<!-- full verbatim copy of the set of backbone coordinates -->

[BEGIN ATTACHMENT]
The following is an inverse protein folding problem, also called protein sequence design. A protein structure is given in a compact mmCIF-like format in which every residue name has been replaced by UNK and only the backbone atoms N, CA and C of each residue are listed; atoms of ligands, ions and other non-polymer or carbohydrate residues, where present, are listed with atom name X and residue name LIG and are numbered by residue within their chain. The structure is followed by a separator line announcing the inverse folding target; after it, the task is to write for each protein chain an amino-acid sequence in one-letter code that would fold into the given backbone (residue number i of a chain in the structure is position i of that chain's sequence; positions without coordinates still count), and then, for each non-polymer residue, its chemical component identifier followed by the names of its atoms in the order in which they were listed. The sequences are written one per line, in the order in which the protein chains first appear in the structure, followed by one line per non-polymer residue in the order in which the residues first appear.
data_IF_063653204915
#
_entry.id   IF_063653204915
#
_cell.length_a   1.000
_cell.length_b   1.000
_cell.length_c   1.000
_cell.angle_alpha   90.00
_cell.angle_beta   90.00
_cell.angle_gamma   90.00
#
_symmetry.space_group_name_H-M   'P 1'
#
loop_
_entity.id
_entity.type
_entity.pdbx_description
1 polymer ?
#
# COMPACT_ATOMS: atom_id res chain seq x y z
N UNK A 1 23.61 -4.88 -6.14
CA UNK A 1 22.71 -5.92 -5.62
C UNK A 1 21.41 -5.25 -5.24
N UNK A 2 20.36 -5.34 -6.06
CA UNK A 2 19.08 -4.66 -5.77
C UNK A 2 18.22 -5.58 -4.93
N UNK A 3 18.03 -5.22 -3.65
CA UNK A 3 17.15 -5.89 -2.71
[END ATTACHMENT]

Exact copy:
The following is an inverse protein folding problem, also called protein sequence design. A protein structure is given in a compact mmCIF-like format in which every residue name has been replaced by UNK and only the backbone atoms N, CA and C of each residue are listed; atoms of ligands, ions and other non-polymer or carbohydrate residues, where present, are listed with atom name X and residue name LIG and are numbered by residue within their chain. The structure is followed by a separator line announcing the inverse folding target; after it, the task is to write for each protein chain an amino-acid sequence in one-letter code that would fold into the given backbone (residue number i of a chain in the structure is position i of that chain's sequence; positions without coordinates still count), and then, for each non-polymer residue, its chemical component identifier followed by the names of its atoms in the order in which they were listed. The sequences are written one per line, in the order in which the protein chains first appear in the structure, followed by one line per non-polymer residue in the order in which the residues first appear.
data_IF_063653204915
#
_entry.id   IF_063653204915
#
_cell.length_a   1.000
_cell.length_b   1.000
_cell.length_c   1.000
_cell.angle_alpha   90.00
_cell.angle_beta   90.00
_cell.angle_gamma   90.00
#
_symmetry.space_group_name_H-M   'P 1'
#
loop_
_entity.id
_entity.type
_entity.pdbx_description
1 polymer ?
#
# COMPACT_ATOMS: atom_id res chain seq x y z
N UNK A 1 23.61 -4.88 -6.14
CA UNK A 1 22.71 -5.92 -5.62
C UNK A 1 21.41 -5.25 -5.24
N UNK A 2 20.36 -5.34 -6.06
CA UNK A 2 19.08 -4.66 -5.77
C UNK A 2 18.22 -5.58 -4.93
N UNK A 3 18.03 -5.22 -3.65
CA UNK A 3 17.15 -5.89 -2.71